T2CON = 0b01111111;
CCP1CON = 0b00001100

Note that CCP1CON<5:4> is set to 0 here. They will be set again when defining the duty cycle.

TMR2 and PR2 are both 8-bit, so have a maximum value of 255. For the highest resolution, set PR2 to the maximum value.

PR2 = 0xff;

Thus, the PWM period is:

PWM period = 4*256*256*5e-8
           = 0.0131s

The brightness of the LED can be varied from 0 to 100% by varying the duty cycle from 0 to 4*256 = 1024. This is the full range for a 10-bit number, but, as we saw earlier, it's stored across two locations. To implement this, the number was split up using #define commands.

#define DC_HI(val) = (char)(val >> 2)
#define DC_LO(val) = (char)(val & 0b11)

int val = 1023;
CCPR1L = DC_HI(val);
CCP1CONbits.DC1B = DC_LO(val);

A quick blink program was constructed to test

#define DC_HI(val) = (char)(val >> 2)
#define DC_LO(val) = (char)(val & 0b11)
int val;

    TRISCbits.TRISC2 = OUTPUT; // PWM is RC2, pin 17
    CCP1 = PORTCbits.RC2; // PWM output pin
    T2CON = 0b01111111;
    CCP1CON = 0b00001100;
    PR2 = 0xff;

    LED = OFF;

    while(1) {
        val = 1023;
        CCPR1L = DC_HI(val);
        CCP1CONbits.DC1B = DC_LO(val);

        val = 0;
        CCPR1L = DC_HI(val);
        CCP1CONbits.DC1B = DC_LO(val);

The next step was to vary the brightness in a linear fashion. To do this, the main function was changed to

while(1) {
    if (val > 1023) val = 0;

    CCPR1L = DC_HI(val);
    CCP1CONbits.DC1B = DC_LO(val);

With this, the LED gradually brightened from off to on about once every second. Ideally the duty cycle and period should be verified with an oscilloscope, but I don't have access to one.


For practical purposes, PWM control has been implemented.

Update: Creating a sine wave voltage using PWM

Creating a sine wave using PWM is one way to convert from DC to AC voltage, so it's worth attempting. The first step towards this is to brighten an LED in a cyclic manner. There were two ways to approach this:

  1. use a preset wave by cycling through a list of duty cycle values or
  2. use a numerical method

My preference was to use a numerical method in hopes it would be neater. We know that the gradient of a sine wave is a cosine wave, and the gradient of a cosine wave is a negative sine wave. For an amplitude of 1, we can write this in pseudocode as:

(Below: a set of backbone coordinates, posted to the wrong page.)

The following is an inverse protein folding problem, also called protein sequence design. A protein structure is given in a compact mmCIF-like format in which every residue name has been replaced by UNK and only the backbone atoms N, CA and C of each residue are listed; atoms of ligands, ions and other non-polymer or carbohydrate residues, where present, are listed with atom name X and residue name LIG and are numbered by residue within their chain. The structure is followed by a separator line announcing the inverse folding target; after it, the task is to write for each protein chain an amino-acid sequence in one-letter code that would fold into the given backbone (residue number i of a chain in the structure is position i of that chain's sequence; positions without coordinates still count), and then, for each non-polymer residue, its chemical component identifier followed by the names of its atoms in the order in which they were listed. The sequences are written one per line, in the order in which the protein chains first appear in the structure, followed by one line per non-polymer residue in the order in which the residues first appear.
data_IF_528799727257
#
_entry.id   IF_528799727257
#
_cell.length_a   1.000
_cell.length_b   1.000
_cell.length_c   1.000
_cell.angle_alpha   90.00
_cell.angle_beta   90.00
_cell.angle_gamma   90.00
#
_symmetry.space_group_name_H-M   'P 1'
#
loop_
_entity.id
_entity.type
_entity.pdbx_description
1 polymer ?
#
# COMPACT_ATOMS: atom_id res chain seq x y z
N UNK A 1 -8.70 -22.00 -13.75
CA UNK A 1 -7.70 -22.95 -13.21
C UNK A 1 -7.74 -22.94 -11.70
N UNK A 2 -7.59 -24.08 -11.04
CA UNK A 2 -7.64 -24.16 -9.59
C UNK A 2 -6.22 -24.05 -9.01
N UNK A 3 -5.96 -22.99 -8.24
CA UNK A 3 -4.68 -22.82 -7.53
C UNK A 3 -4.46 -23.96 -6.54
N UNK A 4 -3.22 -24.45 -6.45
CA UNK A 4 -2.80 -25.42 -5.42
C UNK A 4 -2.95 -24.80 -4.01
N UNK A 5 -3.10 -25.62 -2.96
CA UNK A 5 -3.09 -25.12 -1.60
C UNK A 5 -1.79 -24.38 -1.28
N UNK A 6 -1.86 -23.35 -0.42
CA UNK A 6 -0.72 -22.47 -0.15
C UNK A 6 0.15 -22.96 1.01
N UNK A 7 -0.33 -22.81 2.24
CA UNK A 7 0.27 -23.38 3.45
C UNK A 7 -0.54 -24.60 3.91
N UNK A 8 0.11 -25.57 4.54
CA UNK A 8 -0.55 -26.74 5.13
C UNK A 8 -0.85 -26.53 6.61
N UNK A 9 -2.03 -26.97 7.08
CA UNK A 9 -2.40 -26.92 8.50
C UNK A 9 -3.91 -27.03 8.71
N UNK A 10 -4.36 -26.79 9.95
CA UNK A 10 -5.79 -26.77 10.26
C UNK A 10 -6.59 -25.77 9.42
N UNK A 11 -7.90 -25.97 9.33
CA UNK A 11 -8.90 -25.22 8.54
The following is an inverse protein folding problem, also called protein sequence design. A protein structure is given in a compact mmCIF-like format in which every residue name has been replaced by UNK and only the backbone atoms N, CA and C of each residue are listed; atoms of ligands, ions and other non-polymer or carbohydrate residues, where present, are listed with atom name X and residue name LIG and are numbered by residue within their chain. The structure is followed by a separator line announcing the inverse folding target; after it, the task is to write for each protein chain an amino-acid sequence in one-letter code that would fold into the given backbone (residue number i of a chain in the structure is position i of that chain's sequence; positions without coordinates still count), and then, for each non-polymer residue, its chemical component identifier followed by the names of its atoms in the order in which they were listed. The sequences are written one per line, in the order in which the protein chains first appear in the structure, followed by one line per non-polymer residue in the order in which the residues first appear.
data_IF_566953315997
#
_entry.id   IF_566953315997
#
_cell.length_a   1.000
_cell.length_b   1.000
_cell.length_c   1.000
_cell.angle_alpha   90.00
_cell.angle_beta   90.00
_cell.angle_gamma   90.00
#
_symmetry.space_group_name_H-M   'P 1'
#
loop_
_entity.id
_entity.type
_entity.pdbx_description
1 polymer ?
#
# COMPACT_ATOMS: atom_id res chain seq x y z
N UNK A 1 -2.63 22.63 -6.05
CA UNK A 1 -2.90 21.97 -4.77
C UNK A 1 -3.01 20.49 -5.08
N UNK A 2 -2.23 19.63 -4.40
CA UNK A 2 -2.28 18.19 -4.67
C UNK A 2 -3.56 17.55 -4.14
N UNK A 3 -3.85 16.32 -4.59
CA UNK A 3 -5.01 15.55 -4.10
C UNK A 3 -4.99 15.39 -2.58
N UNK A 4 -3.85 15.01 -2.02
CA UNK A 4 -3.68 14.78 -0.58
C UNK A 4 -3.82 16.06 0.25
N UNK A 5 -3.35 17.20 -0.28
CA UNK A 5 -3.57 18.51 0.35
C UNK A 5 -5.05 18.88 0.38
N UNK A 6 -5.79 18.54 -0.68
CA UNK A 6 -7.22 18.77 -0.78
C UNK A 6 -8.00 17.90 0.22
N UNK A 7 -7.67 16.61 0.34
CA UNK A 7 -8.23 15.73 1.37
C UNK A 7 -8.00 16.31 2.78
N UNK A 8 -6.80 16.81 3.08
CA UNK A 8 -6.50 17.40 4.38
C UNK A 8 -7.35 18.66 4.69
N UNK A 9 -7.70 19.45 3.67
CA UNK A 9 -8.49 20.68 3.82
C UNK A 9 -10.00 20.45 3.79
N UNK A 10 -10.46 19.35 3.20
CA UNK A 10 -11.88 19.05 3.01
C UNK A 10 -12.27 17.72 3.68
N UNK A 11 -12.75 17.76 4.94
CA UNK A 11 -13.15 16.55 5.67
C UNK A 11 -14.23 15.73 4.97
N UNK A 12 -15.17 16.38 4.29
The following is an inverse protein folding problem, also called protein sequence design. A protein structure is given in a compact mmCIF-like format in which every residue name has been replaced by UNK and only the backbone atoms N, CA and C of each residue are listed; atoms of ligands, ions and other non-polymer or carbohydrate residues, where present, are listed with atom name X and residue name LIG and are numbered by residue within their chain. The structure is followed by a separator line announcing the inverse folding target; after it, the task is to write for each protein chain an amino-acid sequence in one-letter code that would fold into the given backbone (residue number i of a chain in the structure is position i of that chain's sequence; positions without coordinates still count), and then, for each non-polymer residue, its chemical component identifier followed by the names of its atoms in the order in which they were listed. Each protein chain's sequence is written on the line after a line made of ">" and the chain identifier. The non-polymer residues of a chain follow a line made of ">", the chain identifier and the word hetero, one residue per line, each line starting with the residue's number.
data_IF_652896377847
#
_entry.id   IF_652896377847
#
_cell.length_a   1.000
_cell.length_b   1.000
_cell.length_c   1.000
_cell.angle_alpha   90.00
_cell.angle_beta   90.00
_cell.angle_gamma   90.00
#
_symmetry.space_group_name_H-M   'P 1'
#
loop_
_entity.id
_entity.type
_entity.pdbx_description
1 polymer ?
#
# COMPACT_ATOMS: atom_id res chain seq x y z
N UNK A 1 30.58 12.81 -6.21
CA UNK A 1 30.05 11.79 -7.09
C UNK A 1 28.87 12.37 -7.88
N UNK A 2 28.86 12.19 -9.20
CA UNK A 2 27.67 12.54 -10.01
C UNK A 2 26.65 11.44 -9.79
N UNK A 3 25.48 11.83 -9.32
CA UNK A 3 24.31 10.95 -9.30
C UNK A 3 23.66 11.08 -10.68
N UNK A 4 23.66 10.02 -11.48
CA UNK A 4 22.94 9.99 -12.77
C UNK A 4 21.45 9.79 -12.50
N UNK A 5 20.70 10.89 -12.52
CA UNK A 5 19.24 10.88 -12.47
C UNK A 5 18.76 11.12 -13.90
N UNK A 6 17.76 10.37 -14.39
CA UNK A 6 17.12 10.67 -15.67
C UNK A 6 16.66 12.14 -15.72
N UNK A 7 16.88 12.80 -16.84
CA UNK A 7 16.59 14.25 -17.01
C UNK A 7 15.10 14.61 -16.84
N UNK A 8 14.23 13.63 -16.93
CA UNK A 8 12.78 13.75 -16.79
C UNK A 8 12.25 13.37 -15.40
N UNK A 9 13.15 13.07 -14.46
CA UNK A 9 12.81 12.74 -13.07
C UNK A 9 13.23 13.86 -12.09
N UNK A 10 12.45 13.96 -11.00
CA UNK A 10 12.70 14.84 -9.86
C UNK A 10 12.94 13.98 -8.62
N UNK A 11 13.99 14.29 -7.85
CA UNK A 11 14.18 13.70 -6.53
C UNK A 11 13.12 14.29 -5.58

y = [0,1]
dydx = [y[1],-y[0]]

This ODE can be updated numerically. A Euler update simply involves multiplying the gradient by the timestep and adding to the state. For a timestep of 0.1, this can be coded as follows:

int duty_cycle = 0;
int duty_cycle_gradient = 511;

while(1) {
    duty_cycle += duty_cycle_gradient/10;
    duty_cycle_gradient -= duty_cycle/10;

Simple, right? Unfortunately, there is both round-off error (due to the use of ints) and error in the update method. This error results in the value of duty_cycle either going to 0 or +/- infinity after a sufficient number of cycles.

Each period is roughly 6.3 radians, or 63 steps in our method. Thus, on the 64th step, the values were reset to 0 and 511. In addition, floats are used instead of ints. (Compared to using a list of duty_cycle values, using floats is still more memory efficient.)

float duty_cycle = 0;
float duty_cycle_gradient = 511;
int counter = 0;

while(1) {
    if (counter == 64) {
        duty_cycle = 0;
        duty_cycle_gradient = 511;
        counter = 0;
    } else {
        duty_cycle += duty_cycle_gradient/10;
        duty_cycle_gradient -= duty_cycle/10;

    // prevent overshoot
    if (duty_cycle > 511) { duty_cycle = 511; }

    // offset sine wave by 511
    CCPR1L = DC_HI((int)duty_cycle + 511);
    CCP1CONbits.DC1B = DC_LO((int)duty_cycle + 511);

The resulting values and the corresponding sine wave is shown in Figure 2.

pwm sine wave, numerical method

Figure 2: A PWM sine wave using a numerical method

In the end, the code was quite concise.


A video of this firmware controlling the brightness of an LED is shown in Video 1.

Video 1: PWM controlled LED cycling on and off.

Future work

Couple this pwm control to a buck-boost circuit for DC to AC power conversion.